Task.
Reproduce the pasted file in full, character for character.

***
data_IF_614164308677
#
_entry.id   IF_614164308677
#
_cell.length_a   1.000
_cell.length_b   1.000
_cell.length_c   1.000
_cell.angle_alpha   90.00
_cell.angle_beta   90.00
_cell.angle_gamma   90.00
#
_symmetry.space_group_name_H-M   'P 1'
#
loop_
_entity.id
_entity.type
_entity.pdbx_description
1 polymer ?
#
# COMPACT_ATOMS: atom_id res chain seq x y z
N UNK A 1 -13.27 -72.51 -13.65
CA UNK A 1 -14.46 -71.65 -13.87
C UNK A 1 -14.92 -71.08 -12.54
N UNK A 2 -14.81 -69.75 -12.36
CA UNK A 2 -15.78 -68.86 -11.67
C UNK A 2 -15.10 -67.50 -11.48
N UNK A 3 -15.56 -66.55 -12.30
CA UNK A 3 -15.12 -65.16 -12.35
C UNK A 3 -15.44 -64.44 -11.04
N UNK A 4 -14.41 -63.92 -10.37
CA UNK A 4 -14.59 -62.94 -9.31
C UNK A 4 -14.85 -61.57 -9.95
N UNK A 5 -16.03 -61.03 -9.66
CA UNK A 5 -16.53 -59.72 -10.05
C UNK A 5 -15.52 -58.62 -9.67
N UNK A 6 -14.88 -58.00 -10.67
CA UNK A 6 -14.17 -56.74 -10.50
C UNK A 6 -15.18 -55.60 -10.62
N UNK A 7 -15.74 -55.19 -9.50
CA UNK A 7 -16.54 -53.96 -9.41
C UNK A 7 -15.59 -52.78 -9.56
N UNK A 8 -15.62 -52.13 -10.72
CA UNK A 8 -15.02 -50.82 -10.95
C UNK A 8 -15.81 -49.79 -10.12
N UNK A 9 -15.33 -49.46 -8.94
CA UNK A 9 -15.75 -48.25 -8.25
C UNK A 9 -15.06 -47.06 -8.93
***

data_IF_614164308677
#
_entry.id   IF_614164308677
#
_cell.length_a   1.000
_cell.length_b   1.000
_cell.length_c   1.000
_cell.angle_alpha   90.00
_cell.angle_beta   90.00
_cell.angle_gamma   90.00
#
_symmetry.space_group_name_H-M   'P 1'
#
loop_
_entity.id
_entity.type
_entity.pdbx_description
1 polymer ?
#
# COMPACT_ATOMS: atom_id res chain seq x y z
N UNK A 1 -13.27 -72.51 -13.65
CA UNK A 1 -14.46 -71.65 -13.87
C UNK A 1 -14.92 -71.08 -12.54
N UNK A 2 -14.81 -69.75 -12.36
CA UNK A 2 -15.78 -68.86 -11.67
C UNK A 2 -15.10 -67.50 -11.48
N UNK A 3 -15.56 -66.55 -12.30
CA UNK A 3 -15.12 -65.16 -12.35
C UNK A 3 -15.44 -64.44 -11.04
N UNK A 4 -14.41 -63.92 -10.37
CA UNK A 4 -14.59 -62.94 -9.31
C UNK A 4 -14.85 -61.57 -9.95
N UNK A 5 -16.03 -61.03 -9.66
CA UNK A 5 -16.53 -59.72 -10.05
C UNK A 5 -15.52 -58.62 -9.67
N UNK A 6 -14.88 -58.00 -10.67
CA UNK A 6 -14.17 -56.74 -10.50
C UNK A 6 -15.18 -55.60 -10.62
N UNK A 7 -15.74 -55.19 -9.50
CA UNK A 7 -16.54 -53.96 -9.41
C UNK A 7 -15.59 -52.78 -9.56
N UNK A 8 -15.62 -52.13 -10.72
CA UNK A 8 -15.02 -50.82 -10.95
C UNK A 8 -15.81 -49.79 -10.12
N UNK A 9 -15.33 -49.46 -8.94
CA UNK A 9 -15.75 -48.25 -8.25
C UNK A 9 -15.06 -47.06 -8.93